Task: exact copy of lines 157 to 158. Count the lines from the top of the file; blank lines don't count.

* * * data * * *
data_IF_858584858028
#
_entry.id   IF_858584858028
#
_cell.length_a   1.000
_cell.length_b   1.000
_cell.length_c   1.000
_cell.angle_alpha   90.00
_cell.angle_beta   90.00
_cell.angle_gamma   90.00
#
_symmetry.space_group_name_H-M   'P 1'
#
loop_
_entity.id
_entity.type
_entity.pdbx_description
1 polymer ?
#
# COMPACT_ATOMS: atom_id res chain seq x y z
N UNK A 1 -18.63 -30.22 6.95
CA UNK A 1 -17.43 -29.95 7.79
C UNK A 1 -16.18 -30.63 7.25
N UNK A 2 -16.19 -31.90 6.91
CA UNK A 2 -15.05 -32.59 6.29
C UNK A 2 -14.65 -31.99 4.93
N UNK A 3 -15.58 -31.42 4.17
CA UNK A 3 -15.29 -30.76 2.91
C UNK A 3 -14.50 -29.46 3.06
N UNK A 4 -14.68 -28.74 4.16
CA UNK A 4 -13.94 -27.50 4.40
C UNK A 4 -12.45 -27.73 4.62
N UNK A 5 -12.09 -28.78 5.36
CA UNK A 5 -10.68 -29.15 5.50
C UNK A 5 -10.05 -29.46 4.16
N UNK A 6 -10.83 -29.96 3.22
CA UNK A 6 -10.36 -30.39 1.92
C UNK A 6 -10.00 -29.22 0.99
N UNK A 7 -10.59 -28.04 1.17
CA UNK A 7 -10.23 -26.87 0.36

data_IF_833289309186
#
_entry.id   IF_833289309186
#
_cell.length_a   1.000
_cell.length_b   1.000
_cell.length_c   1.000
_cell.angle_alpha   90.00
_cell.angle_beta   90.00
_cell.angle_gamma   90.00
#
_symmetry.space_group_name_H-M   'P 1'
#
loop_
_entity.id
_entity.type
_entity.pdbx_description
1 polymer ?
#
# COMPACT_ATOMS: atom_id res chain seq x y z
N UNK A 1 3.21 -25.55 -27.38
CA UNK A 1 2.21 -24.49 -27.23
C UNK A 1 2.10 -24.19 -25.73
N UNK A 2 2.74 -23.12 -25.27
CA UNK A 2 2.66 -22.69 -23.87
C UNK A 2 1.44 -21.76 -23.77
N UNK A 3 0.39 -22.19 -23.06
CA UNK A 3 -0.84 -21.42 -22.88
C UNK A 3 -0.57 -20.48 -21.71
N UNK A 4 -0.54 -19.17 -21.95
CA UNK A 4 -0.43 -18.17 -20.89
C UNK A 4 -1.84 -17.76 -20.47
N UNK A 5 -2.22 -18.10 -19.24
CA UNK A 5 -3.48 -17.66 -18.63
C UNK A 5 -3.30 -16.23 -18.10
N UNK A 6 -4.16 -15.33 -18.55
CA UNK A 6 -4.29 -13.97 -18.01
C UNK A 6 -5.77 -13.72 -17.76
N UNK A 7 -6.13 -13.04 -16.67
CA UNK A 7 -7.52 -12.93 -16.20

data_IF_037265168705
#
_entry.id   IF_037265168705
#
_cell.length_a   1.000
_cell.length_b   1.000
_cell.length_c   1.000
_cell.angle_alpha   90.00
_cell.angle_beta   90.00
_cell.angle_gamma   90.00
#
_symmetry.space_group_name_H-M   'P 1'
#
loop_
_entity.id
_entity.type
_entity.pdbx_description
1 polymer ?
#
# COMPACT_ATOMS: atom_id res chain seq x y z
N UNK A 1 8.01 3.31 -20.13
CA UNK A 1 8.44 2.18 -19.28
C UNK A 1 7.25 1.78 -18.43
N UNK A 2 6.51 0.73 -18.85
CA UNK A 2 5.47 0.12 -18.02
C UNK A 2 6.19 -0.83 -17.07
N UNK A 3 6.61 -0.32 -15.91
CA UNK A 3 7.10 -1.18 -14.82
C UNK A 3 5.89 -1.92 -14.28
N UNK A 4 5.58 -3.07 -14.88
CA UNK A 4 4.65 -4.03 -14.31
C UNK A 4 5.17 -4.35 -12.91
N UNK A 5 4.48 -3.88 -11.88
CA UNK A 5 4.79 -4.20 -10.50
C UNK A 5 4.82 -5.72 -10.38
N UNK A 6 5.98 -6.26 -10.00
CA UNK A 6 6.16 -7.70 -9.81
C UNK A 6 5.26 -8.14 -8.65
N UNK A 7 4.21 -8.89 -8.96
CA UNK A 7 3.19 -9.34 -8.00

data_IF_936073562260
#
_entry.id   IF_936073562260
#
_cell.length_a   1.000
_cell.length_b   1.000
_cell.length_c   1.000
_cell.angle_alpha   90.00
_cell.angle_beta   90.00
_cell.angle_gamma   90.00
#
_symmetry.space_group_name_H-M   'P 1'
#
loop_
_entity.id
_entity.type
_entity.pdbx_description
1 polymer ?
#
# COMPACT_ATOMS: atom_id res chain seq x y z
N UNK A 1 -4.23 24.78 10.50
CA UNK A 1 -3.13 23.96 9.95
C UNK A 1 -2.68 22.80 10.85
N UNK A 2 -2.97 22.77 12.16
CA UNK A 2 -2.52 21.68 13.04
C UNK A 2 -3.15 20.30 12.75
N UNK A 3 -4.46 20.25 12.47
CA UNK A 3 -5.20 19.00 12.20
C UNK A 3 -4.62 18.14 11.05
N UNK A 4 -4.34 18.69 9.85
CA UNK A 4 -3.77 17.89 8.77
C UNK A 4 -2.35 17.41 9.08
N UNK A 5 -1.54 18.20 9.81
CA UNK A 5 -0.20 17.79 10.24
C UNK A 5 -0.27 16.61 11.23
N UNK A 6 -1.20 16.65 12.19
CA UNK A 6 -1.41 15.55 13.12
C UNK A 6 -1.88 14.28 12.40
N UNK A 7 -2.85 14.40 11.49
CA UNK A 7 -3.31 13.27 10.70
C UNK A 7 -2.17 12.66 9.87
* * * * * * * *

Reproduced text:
CA UNK A 6 -1.41 15.55 13.12
C UNK A 6 -1.88 14.28 12.40